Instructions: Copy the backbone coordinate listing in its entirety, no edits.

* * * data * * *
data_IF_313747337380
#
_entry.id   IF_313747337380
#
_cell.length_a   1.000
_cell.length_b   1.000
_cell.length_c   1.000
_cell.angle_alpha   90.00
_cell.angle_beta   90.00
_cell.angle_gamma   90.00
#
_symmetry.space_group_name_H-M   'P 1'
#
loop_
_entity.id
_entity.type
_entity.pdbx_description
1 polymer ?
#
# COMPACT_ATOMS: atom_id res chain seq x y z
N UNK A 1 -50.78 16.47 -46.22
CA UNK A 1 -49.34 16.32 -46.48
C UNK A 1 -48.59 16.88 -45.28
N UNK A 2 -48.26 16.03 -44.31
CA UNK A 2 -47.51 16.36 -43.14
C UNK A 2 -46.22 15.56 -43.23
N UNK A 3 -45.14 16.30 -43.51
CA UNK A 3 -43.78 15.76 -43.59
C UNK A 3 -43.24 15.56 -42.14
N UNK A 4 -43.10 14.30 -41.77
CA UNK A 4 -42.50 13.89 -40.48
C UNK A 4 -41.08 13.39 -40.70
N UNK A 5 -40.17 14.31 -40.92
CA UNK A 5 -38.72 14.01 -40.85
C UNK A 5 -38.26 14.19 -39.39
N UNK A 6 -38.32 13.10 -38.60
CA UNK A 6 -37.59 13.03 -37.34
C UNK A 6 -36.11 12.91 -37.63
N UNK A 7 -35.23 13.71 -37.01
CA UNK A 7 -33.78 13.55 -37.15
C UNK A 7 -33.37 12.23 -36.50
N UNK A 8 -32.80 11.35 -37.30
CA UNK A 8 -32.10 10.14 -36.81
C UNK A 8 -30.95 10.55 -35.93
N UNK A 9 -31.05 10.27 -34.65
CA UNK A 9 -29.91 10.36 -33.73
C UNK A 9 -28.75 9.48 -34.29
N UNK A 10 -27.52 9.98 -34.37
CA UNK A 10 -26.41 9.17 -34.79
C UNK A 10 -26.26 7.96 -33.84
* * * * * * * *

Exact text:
data_IF_313747337380
#
_entry.id   IF_313747337380
#
_cell.length_a   1.000
_cell.length_b   1.000
_cell.length_c   1.000
_cell.angle_alpha   90.00
_cell.angle_beta   90.00
_cell.angle_gamma   90.00
#
_symmetry.space_group_name_H-M   'P 1'
#
loop_
_entity.id
_entity.type
_entity.pdbx_description
1 polymer ?
#
# COMPACT_ATOMS: atom_id res chain seq x y z
N UNK A 1 -50.78 16.47 -46.22
CA UNK A 1 -49.34 16.32 -46.48
C UNK A 1 -48.59 16.88 -45.28
N UNK A 2 -48.26 16.03 -44.31
CA UNK A 2 -47.51 16.36 -43.14
C UNK A 2 -46.22 15.56 -43.23
N UNK A 3 -45.14 16.30 -43.51
CA UNK A 3 -43.78 15.76 -43.59
C UNK A 3 -43.24 15.56 -42.14
N UNK A 4 -43.10 14.30 -41.77
CA UNK A 4 -42.50 13.89 -40.48
C UNK A 4 -41.08 13.39 -40.70
N UNK A 5 -40.17 14.31 -40.92
CA UNK A 5 -38.72 14.01 -40.85
C UNK A 5 -38.26 14.19 -39.39
N UNK A 6 -38.32 13.10 -38.60
CA UNK A 6 -37.59 13.03 -37.34
C UNK A 6 -36.11 12.91 -37.63
N UNK A 7 -35.23 13.71 -37.01
CA UNK A 7 -33.78 13.55 -37.15
C UNK A 7 -33.37 12.23 -36.50
N UNK A 8 -32.80 11.35 -37.30
CA UNK A 8 -32.10 10.14 -36.81
C UNK A 8 -30.95 10.55 -35.93
N UNK A 9 -31.05 10.27 -34.65
CA UNK A 9 -29.91 10.36 -33.73
C UNK A 9 -28.75 9.48 -34.29
N UNK A 10 -27.52 9.98 -34.37
CA UNK A 10 -26.41 9.17 -34.79
C UNK A 10 -26.26 7.96 -33.84